In a complex world of free-flowing information and misinformation, where we are often being sold to without realising it, clear thought is more vital than ever. Natasha Robson explains how she is educating people to think about their thinking
The modern world is complicated. It’s a world of convenience. Of freely available information, of communication unhindered by distance, of progress and possibility. But it is also the world of 'surveillance capitalism', where our behaviour is used to manipulate us. It’s now 21 years since Google launched AdWords, allowing our web searches to be harvested and used to direct targeted advertising back at us.
So we start to question whether privacy and personal autonomy still exist in the way we used to understand them. It’s a world in which we have become manipulable commodities as well as ideological targets. And our incredible potential for communication is also leading to a form of regression: our ‘echo chambers’ exacerbate problems of polarisation, divisiveness, intolerance. The complexity and resultant anxiety created by the availability of limitless information, both true and false, about world events feeds this backwards-looking tendency, this desire to simplify, to build barriers between one another.
These negative aspects of our present reality demand that we think deeply about how we prepare ourselves and our children for the future. While it might feel wonderfully convenient – even gratifying – for advertising to target us with things that we desire or need, the cost is the equally easily effected ideological targeting, the mis- and disinformation designed to fit our world view, to chime with our prejudices. It’s increasingly pervasive and it has already affected world events.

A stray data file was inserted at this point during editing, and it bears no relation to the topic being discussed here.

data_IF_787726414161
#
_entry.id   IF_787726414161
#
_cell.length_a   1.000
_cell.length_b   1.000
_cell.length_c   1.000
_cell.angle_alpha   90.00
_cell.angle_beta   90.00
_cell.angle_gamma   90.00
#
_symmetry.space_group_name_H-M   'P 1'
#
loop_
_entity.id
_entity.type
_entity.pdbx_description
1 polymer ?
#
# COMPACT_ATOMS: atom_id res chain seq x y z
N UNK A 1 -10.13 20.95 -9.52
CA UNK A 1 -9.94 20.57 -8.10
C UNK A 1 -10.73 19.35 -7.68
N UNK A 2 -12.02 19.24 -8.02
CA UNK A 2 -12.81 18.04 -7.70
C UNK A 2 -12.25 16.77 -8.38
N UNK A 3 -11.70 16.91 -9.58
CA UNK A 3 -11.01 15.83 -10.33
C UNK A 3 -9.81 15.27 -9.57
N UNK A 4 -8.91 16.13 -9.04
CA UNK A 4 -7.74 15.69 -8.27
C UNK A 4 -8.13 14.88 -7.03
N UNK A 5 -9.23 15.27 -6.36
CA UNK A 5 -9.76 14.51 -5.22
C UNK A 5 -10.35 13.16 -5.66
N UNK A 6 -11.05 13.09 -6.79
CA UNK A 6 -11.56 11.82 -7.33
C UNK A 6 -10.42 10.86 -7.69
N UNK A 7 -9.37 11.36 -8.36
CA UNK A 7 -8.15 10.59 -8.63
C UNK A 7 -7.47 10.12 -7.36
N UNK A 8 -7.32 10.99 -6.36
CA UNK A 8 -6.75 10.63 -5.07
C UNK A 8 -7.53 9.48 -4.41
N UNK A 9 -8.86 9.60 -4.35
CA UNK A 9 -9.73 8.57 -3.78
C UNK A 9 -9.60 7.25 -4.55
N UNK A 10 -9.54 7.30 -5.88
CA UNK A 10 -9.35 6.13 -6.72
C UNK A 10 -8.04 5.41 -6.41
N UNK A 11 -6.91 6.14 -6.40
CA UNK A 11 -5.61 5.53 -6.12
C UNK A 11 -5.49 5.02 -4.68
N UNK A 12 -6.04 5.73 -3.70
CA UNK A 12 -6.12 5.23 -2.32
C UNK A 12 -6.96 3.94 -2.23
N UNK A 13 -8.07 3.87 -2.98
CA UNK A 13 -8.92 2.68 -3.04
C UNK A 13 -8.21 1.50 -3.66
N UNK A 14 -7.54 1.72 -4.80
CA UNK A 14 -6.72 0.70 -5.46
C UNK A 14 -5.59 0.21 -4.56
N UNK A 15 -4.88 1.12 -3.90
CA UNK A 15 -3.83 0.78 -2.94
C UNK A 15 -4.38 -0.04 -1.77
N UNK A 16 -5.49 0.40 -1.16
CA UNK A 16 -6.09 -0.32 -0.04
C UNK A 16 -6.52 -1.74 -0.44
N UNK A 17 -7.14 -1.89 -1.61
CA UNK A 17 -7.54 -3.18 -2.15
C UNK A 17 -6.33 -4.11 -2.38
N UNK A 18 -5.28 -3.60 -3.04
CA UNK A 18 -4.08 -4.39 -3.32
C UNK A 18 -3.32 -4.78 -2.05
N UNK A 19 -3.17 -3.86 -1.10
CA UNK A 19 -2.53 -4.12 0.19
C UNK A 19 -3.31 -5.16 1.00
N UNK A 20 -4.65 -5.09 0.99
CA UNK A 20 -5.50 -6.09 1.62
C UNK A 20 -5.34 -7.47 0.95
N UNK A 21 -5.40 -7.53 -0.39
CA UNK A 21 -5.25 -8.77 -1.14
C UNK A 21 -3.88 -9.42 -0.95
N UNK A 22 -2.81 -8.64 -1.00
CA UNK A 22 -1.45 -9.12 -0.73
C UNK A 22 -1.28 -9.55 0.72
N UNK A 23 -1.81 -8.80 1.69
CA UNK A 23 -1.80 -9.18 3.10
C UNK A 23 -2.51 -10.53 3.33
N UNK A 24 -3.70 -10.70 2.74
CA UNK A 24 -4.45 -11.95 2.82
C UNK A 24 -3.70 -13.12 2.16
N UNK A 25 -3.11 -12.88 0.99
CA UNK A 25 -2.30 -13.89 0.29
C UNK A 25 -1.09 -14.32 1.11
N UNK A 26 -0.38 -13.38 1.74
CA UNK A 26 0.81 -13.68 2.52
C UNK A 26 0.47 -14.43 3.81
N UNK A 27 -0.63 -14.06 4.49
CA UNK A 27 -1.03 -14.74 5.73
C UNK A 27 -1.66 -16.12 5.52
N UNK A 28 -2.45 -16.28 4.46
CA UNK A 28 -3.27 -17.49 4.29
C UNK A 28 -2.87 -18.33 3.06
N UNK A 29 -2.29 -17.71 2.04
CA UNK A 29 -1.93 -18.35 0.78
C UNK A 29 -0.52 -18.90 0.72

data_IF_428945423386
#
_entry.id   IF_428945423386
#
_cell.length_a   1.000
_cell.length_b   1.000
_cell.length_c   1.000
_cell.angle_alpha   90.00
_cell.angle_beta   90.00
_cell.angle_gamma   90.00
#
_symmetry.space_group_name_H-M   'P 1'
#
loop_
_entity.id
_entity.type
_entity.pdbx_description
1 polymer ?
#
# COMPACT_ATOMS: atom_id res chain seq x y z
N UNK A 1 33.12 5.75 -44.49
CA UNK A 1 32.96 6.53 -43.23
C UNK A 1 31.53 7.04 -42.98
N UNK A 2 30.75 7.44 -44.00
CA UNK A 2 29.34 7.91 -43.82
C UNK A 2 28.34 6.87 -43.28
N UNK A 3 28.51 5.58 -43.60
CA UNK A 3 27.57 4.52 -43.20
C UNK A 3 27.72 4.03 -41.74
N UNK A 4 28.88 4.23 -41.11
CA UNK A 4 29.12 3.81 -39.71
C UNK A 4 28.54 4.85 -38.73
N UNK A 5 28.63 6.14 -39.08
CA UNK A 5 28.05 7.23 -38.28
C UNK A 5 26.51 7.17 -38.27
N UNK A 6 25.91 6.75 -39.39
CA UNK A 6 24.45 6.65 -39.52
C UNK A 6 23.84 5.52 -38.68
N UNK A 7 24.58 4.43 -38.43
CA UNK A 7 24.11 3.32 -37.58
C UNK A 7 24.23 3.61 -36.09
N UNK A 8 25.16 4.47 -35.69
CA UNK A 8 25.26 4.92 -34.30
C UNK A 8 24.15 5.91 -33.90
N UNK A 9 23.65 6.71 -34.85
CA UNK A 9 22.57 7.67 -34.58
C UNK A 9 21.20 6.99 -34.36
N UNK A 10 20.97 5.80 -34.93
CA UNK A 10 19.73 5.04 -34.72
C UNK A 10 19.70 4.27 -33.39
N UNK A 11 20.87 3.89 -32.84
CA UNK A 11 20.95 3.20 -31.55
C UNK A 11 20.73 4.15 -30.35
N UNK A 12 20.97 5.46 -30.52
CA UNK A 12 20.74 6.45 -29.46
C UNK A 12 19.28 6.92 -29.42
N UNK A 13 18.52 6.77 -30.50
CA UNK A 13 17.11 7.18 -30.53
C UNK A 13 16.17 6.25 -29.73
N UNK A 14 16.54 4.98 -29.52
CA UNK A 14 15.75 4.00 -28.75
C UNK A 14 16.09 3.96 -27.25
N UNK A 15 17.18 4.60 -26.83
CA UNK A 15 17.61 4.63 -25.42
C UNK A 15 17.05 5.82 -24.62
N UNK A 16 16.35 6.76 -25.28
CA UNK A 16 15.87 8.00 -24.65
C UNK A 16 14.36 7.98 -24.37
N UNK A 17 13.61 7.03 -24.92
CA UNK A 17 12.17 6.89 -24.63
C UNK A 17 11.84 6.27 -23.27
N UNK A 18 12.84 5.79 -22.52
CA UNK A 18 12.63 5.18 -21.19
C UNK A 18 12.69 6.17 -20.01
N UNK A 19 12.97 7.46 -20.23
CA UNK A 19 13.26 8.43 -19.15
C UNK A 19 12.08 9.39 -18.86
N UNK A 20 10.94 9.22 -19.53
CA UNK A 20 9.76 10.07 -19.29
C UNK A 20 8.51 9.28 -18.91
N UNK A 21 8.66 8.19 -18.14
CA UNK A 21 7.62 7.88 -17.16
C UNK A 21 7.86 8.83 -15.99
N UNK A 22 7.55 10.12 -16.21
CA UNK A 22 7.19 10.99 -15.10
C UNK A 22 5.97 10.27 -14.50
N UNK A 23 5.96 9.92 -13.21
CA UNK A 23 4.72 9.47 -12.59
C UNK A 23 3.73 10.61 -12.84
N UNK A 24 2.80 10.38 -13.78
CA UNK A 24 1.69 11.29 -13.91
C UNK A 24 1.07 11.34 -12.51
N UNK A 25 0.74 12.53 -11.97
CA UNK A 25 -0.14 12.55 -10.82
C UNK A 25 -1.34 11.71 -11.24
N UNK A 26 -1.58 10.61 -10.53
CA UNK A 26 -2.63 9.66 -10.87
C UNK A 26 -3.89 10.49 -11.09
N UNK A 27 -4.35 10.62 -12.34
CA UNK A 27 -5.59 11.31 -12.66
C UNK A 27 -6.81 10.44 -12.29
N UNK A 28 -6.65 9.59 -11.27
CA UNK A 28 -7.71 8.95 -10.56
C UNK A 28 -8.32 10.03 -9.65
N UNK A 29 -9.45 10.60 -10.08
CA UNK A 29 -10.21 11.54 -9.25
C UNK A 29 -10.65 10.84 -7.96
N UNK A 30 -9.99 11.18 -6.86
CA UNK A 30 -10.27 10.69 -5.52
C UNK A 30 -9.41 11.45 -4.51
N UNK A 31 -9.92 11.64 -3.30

The exciting reality of a world in which everyone’s voice can be heard also comes at a cost: the anonymity that an online existence offers has made some of those voices loud, aggressive and damaging – louder, more aggressive, and more damaging than they might otherwise be.
I believe that there are answers, and these are not so difficult to begin enacting. It is this that has brought me to the RSA.
Over the past century, many commentators have expressed the feeling that the education system – in this country and others – must ‘catch up’ with the rate of technological change. In particular, John Dewey advocated an educational methodology that ‘freed intelligence’, that allowed participants to learn to think for themselves and come to informed conclusions. Dewey’s 'reflective thinking' is considered by many to have been the conceptual forerunner of critical thinking – and I believe it offers one answer.
My work focuses on the cognitive, psychological and sociological mechanisms that compromise our ability to think clearly. At present, I am running courses that follow a path from cognition to social conditioning – from internal to external – giving participants a broader understanding of their own thinking, and how it can fail or be manipulated and adjusted by actors external to ourselves.
However, this is only the beginning. Cognitive science and cognitive fallibility awareness need to be integrated into our education system, and this needs to happen as soon as possible. Surveillance capitalism – and every darkness that resides within it – is not going anywhere. Machines understand us and how we think better than we do. The only response to this is to better understand ourselves.